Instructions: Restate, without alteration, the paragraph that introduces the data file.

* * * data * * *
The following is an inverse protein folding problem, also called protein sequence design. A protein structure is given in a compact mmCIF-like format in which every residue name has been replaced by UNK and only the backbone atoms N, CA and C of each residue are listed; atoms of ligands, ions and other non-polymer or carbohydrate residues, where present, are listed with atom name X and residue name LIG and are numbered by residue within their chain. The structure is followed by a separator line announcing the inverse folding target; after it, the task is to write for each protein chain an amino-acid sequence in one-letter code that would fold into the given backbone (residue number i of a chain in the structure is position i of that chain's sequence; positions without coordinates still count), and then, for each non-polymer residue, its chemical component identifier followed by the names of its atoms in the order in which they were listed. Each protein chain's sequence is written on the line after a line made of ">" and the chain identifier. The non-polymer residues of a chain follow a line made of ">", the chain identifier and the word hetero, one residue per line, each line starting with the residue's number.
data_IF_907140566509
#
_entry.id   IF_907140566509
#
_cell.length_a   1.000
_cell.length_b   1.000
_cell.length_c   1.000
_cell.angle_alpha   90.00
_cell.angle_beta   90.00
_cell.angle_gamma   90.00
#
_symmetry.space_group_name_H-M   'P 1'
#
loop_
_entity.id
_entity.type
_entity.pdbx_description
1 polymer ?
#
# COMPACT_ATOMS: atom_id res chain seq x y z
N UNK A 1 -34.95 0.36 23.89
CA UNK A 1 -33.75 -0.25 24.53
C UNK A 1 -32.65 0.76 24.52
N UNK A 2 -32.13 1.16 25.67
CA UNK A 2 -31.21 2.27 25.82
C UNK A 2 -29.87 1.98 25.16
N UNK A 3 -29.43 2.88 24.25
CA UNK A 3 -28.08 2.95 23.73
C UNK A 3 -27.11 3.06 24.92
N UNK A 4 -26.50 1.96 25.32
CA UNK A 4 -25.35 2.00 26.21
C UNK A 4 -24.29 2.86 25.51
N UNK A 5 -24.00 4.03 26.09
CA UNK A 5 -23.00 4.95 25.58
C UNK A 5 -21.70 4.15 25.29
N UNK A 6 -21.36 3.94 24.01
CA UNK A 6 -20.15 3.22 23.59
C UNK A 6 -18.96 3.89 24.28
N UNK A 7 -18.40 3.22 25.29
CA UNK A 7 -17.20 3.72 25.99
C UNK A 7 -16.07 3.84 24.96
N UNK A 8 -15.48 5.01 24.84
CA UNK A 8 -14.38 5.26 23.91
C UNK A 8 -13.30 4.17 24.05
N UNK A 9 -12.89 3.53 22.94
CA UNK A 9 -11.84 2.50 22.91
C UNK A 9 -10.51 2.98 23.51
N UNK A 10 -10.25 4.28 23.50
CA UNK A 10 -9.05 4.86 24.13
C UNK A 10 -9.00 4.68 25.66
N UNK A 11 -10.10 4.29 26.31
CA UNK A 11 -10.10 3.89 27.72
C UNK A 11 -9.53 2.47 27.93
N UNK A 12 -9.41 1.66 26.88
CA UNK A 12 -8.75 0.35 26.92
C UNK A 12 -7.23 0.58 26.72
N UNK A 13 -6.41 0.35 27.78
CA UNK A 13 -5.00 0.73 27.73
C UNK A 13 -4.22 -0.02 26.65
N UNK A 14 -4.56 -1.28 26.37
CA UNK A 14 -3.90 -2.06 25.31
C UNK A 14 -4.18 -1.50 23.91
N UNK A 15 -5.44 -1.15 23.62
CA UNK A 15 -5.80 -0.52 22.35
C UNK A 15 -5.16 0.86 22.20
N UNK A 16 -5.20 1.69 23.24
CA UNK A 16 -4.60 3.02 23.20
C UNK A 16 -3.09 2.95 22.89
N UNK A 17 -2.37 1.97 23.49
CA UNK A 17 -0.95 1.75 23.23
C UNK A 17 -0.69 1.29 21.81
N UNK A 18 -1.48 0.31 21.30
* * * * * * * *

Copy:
The following is an inverse protein folding problem, also called protein sequence design. A protein structure is given in a compact mmCIF-like format in which every residue name has been replaced by UNK and only the backbone atoms N, CA and C of each residue are listed; atoms of ligands, ions and other non-polymer or carbohydrate residues, where present, are listed with atom name X and residue name LIG and are numbered by residue within their chain. The structure is followed by a separator line announcing the inverse folding target; after it, the task is to write for each protein chain an amino-acid sequence in one-letter code that would fold into the given backbone (residue number i of a chain in the structure is position i of that chain's sequence; positions without coordinates still count), and then, for each non-polymer residue, its chemical component identifier followed by the names of its atoms in the order in which they were listed. Each protein chain's sequence is written on the line after a line made of ">" and the chain identifier. The non-polymer residues of a chain follow a line made of ">", the chain identifier and the word hetero, one residue per line, each line starting with the residue's number.